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  • Writer's pictureMeagan D'Von Funk

Jencey + Cole Keeton Are Reinvesting in the Business

Updated: Feb 24, 2022

Last December our Podcast host, Cabus, sat down with Jencey and Cole Keeton of the Electro-Pop Duo, French75, and the creative collective behind everyone's favorite immersive art exhibit, Sweet Tooth Hotel. It was evident early into the conversation that there was much more beneath the surface that we needed to hear from this power couple. Read on for what we cover in Episode 22 with Jencey and Cole on the Artist Uprising Podcast. Our new video format is now on YouTube where we take you into the studio for a front-row seat in these conversations. As always the full episodes are available on Spotify and Apple Music.

photo by TA Visuals

"We learned this very early on, that [when we create] I like to be in the process and kind of find my way through, but Cole knows where we're going before we get there."

First things first: Is there anything more inspiring than two people falling in love and diving into a life of making together? We think not. Cole shares that he works as a designer and creative director day-to-day while Jencey runs the business of Sweet Tooth Hotel. Their skills complement one another throughout their process. "We learned this very early on, that [when we create] I like to be in the process and kind of find my way through, but Cole knows where we're going before we get there." Cole sneaks in a humble "well, sometimes".

Their partnership didn't start as a collaborative alliance, though. The two tag-team a recounting of when and how they met over a decade ago through music (they each have varied music industry experiences) and Facebook's insistent birthday reminders. Spoiler: They got married and started making music together. For all the warm and fuzzy feelings listen to the unedited story straight from the Keetons.

In what we can only describe as a miraculous event Jencey and Cole combined their powers to write songs Jencey quote, "doesn't even remember writing", which made up their debut French 75 album and led to an arsenal of music they created in collaboration with Left/Right (DeadMau5, In/Rotation) ready for release any moment now. We can only imagine this means their must-see live shows are to follow with all the blinder lights, haze, and everything we really want in a multi-sensory performance. The duo worked with Lee Duck of Duck Lights in LA (they program lighting for Halsey, Zedd, Justin Timberlake, and others) to create their fully synched visuals. A small taste of Lee's lighting design was also a permanent fixture in the original Sweet Tooth Hotel at Victory Park. This is artist support at its finest folks. Find people that are great at their craft, make a place for them, promote them, and pay them what they ask. Well done, Jencey + Cole, well done. [Hold for applause]

"It's really a platform for local artists, that's what it started as, and not just art like painting or sculptures. We've also worked with musicians... videographers, photographs, we had a fashion show and [filmed] a music video. Sweet Tooth Hotel is meant to be a platform for any type of creative."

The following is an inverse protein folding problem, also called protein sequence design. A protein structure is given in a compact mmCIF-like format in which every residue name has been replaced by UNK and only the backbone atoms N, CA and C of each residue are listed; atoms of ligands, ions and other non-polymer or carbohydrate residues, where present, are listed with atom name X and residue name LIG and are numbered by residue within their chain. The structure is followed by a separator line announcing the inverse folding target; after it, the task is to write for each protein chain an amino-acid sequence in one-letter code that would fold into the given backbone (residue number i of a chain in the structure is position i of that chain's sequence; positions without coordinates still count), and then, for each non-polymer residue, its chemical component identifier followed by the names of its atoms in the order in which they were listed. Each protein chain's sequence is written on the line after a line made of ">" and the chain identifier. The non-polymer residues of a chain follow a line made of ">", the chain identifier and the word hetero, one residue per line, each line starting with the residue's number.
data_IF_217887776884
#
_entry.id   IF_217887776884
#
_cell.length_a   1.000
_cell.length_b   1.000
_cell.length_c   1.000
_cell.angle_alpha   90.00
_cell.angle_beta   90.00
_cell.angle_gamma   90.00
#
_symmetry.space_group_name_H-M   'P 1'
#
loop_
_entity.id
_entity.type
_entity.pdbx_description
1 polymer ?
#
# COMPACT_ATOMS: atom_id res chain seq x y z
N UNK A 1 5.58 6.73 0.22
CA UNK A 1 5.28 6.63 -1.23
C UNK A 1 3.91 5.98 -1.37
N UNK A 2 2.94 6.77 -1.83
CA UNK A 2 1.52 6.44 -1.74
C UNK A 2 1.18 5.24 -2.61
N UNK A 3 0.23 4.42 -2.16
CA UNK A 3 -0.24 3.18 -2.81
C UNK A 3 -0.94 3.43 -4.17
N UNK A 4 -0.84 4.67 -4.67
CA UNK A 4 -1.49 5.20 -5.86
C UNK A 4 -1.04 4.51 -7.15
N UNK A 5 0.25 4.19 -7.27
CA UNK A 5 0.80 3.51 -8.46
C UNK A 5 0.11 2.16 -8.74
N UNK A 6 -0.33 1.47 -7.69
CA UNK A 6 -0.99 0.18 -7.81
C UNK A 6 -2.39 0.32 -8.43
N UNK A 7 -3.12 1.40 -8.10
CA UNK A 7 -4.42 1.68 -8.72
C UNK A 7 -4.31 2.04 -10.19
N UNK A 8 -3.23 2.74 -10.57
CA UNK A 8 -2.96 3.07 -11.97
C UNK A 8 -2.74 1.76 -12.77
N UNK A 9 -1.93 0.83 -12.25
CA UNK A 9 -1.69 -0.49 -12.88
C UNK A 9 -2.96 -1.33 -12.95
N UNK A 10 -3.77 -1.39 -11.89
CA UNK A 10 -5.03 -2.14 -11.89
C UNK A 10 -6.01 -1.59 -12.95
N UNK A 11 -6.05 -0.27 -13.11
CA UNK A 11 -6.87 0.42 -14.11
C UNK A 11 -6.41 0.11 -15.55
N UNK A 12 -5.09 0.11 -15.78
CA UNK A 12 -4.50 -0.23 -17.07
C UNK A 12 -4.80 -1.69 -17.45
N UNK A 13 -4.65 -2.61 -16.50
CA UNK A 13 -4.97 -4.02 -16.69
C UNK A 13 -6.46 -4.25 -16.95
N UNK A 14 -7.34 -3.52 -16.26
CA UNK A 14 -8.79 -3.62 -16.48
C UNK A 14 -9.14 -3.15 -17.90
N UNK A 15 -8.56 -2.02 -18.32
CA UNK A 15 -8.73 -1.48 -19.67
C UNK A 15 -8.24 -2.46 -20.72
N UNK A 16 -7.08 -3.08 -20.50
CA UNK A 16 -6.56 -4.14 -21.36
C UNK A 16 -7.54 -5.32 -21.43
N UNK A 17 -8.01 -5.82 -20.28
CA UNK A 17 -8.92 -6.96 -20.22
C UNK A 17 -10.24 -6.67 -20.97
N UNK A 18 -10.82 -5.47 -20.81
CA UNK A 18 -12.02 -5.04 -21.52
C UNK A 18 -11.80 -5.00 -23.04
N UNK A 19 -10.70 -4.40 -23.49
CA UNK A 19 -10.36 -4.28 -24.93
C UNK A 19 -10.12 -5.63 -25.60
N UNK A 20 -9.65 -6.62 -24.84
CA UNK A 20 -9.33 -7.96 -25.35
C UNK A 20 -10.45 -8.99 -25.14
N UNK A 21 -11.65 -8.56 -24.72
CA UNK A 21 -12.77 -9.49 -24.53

In part one of our conversation, Jencey shares that she initially had a personal goal of selling 100 tickets over 30 days at the original "Pop Up" concept for Sweet Tooth. Thankfully for the rest of us, that goal was far exceeded and has since grown into a multi-chapter, ever-revolving immersive setting where we get a look into the imaginations of the featured artists.

THIS JUST IN: There is an all-new Downtown Dallas location (Elm St.) opening soon with a rooftop deck, their own parking garage, and a Calirosa Lounge (Adam Levine's Tequila company). Lord knows Dallas loves anything on a rooftop and what better way to do it than paired with art?! This spot is all theirs for the next ten. years. This is huge, and yes, you did hear this first on the Artist Uprising Podcast, folks.

And we're back.

Jencey explains that Sweet Tooth Hotel "is a platform for any type of creative." The coolest part? What we see on the surface is a unique collective artist spotlight on extremely talented makers, but behind the scenes what naturally happens is that those artists begin collaborating in ways they may not have discovered had they not been invited to take part in the exhibit. "It is cool because it all [the work] gets integrated with the physical art and there are so many collaborations that happen on top of that", she explains.

photo by TA Visuals

"Our artists make us who we are."

The real moment of truth comes as the pair start to talk about their roles in business as creatives. They warn that the biggest thing to be open to is a risk. Jencey advises creatives not to start a business or pursue a creative career if they are not willing to take a risk. In the same breath, she notes how important the "unsexy parts" are like business automation, and payroll solutions. The couple has committed to reinvesting in their business and balancing sustainability with new, rotating installations as they move forward on bringing in new artists. Speaking of new artists, the curators/owners say to start small, create every day, and fully concept ideas out before going big. Cole encourages artists to pursue their passions with everything in them saying, "everybody can do that. You have to make sacrifices."

Be sure to catch all of the gold Jencey and Cole Keeton shared in this wisdom-packed episode of the Podcast, on our YouTube Channel, Spotify or Apple Music.

Check out the Artist Uprising podcast to listen to the full conversation with Jencey and Cole and other interviews with creatives from across the country. To follow Sweet Tooth Hotel follow them on Instagram and website.


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